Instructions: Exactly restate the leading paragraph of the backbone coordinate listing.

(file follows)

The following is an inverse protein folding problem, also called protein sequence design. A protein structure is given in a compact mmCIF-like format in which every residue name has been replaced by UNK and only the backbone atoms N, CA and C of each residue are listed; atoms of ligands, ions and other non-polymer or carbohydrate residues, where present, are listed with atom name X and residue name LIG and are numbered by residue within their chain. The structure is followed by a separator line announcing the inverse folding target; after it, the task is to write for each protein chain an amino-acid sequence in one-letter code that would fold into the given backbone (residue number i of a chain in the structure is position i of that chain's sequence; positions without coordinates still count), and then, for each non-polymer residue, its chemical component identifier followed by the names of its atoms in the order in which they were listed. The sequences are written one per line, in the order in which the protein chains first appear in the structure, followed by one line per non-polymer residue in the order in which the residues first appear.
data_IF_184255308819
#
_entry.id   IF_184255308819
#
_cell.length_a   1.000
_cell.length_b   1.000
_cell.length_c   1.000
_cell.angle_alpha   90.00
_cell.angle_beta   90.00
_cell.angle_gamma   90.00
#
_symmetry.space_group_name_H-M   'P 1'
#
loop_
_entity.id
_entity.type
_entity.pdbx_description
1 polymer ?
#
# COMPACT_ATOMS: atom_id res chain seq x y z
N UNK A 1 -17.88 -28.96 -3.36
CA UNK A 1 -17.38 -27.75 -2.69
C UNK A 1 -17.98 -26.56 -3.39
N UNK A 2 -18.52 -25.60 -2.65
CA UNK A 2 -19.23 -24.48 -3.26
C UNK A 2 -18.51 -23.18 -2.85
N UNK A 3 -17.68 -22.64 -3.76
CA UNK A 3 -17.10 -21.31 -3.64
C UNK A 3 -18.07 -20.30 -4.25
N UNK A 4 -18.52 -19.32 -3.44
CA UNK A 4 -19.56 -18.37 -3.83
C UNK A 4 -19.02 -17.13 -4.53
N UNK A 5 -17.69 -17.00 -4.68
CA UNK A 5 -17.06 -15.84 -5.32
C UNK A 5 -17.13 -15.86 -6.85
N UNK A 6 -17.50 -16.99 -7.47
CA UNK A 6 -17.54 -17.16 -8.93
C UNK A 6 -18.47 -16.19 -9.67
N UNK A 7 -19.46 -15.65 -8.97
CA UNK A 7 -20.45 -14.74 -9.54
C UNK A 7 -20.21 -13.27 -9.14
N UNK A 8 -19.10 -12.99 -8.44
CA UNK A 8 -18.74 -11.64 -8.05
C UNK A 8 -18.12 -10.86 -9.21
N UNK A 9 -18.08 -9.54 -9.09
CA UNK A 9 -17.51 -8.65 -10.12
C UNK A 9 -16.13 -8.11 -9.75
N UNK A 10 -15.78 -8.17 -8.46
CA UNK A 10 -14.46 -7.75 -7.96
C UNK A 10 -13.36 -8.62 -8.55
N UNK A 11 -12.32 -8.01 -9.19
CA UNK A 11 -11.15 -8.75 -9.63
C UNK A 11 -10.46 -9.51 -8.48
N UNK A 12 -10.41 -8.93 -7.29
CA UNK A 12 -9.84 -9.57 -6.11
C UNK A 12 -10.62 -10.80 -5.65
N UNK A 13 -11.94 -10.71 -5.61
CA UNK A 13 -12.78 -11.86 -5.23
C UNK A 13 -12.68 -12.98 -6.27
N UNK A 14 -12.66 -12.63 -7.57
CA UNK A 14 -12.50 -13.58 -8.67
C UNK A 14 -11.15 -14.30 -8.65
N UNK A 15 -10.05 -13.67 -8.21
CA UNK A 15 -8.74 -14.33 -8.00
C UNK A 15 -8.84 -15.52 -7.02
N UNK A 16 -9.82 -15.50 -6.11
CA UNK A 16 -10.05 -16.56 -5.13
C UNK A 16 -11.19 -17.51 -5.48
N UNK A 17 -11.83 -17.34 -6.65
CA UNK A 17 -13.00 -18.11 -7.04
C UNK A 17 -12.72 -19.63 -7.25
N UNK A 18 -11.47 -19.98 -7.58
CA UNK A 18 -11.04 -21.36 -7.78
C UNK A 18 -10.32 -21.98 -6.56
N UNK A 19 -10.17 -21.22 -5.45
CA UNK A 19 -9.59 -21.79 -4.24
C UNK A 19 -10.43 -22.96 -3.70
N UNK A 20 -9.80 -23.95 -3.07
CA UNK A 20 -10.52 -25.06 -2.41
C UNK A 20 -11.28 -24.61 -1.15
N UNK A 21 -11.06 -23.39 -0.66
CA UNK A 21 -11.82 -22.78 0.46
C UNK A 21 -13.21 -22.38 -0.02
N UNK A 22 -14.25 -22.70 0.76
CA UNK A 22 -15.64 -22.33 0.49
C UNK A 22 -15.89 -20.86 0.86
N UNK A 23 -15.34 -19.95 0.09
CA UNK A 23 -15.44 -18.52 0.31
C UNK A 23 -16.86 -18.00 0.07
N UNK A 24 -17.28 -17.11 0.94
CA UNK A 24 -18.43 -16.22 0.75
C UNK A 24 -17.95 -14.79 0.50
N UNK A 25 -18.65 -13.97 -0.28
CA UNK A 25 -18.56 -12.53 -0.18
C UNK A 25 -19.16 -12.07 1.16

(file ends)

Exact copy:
The following is an inverse protein folding problem, also called protein sequence design. A protein structure is given in a compact mmCIF-like format in which every residue name has been replaced by UNK and only the backbone atoms N, CA and C of each residue are listed; atoms of ligands, ions and other non-polymer or carbohydrate residues, where present, are listed with atom name X and residue name LIG and are numbered by residue within their chain. The structure is followed by a separator line announcing the inverse folding target; after it, the task is to write for each protein chain an amino-acid sequence in one-letter code that would fold into the given backbone (residue number i of a chain in the structure is position i of that chain's sequence; positions without coordinates still count), and then, for each non-polymer residue, its chemical component identifier followed by the names of its atoms in the order in which they were listed. The sequences are written one per line, in the order in which the protein chains first appear in the structure, followed by one line per non-polymer residue in the order in which the residues first appear.